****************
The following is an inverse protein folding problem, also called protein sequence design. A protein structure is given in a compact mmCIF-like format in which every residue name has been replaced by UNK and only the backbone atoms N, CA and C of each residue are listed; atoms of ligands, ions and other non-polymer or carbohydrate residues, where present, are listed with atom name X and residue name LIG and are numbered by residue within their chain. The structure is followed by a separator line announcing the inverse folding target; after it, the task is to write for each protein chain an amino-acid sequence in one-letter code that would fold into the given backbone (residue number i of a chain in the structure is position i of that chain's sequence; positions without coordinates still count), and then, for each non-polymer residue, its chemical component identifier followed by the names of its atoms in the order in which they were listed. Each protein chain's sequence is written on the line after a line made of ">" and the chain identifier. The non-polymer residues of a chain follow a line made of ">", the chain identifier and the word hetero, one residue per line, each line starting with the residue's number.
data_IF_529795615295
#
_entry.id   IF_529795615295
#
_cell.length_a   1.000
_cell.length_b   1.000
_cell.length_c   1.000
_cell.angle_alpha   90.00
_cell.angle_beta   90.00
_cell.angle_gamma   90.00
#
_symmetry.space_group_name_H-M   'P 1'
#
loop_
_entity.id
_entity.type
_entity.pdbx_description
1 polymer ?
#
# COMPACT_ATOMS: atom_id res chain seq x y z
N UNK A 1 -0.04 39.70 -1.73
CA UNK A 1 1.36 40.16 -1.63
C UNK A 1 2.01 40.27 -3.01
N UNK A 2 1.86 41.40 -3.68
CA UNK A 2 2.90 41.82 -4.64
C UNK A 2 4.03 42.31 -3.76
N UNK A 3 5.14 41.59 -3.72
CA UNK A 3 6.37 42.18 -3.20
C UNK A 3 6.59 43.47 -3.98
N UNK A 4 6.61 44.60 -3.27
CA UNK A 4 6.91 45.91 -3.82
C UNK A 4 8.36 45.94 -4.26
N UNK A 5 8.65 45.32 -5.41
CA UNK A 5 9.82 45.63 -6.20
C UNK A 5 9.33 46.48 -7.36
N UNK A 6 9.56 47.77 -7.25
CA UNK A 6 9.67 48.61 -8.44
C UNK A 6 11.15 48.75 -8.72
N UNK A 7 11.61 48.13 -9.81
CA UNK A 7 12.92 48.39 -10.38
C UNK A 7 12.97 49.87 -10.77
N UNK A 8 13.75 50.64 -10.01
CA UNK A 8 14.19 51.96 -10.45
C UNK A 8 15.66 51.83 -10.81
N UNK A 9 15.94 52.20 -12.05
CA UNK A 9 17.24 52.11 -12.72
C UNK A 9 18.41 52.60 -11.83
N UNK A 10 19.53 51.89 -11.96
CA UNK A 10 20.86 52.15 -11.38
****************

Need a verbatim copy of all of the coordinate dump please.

The following is an inverse protein folding problem, also called protein sequence design. A protein structure is given in a compact mmCIF-like format in which every residue name has been replaced by UNK and only the backbone atoms N, CA and C of each residue are listed; atoms of ligands, ions and other non-polymer or carbohydrate residues, where present, are listed with atom name X and residue name LIG and are numbered by residue within their chain. The structure is followed by a separator line announcing the inverse folding target; after it, the task is to write for each protein chain an amino-acid sequence in one-letter code that would fold into the given backbone (residue number i of a chain in the structure is position i of that chain's sequence; positions without coordinates still count), and then, for each non-polymer residue, its chemical component identifier followed by the names of its atoms in the order in which they were listed. Each protein chain's sequence is written on the line after a line made of ">" and the chain identifier. The non-polymer residues of a chain follow a line made of ">", the chain identifier and the word hetero, one residue per line, each line starting with the residue's number.
data_IF_529795615295
#
_entry.id   IF_529795615295
#
_cell.length_a   1.000
_cell.length_b   1.000
_cell.length_c   1.000
_cell.angle_alpha   90.00
_cell.angle_beta   90.00
_cell.angle_gamma   90.00
#
_symmetry.space_group_name_H-M   'P 1'
#
loop_
_entity.id
_entity.type
_entity.pdbx_description
1 polymer ?
#
# COMPACT_ATOMS: atom_id res chain seq x y z
N UNK A 1 -0.04 39.70 -1.73
CA UNK A 1 1.36 40.16 -1.63
C UNK A 1 2.01 40.27 -3.01
N UNK A 2 1.86 41.40 -3.68
CA UNK A 2 2.90 41.82 -4.64
C UNK A 2 4.03 42.31 -3.76
N UNK A 3 5.14 41.59 -3.72
CA UNK A 3 6.37 42.18 -3.20
C UNK A 3 6.59 43.47 -3.98
N UNK A 4 6.61 44.60 -3.27
CA UNK A 4 6.91 45.91 -3.82
C UNK A 4 8.36 45.94 -4.26
N UNK A 5 8.65 45.32 -5.41
CA UNK A 5 9.82 45.63 -6.20
C UNK A 5 9.33 46.48 -7.36
N UNK A 6 9.56 47.77 -7.25
CA UNK A 6 9.67 48.61 -8.44
C UNK A 6 11.15 48.75 -8.72
N UNK A 7 11.61 48.13 -9.81
CA UNK A 7 12.92 48.39 -10.38
C UNK A 7 12.97 49.87 -10.77
N UNK A 8 13.75 50.64 -10.01
CA UNK A 8 14.19 51.96 -10.45
C UNK A 8 15.66 51.83 -10.81
N UNK A 9 15.94 52.20 -12.05
CA UNK A 9 17.24 52.11 -12.72
C UNK A 9 18.41 52.60 -11.83
N UNK A 10 19.53 51.89 -11.96
CA UNK A 10 20.86 52.15 -11.38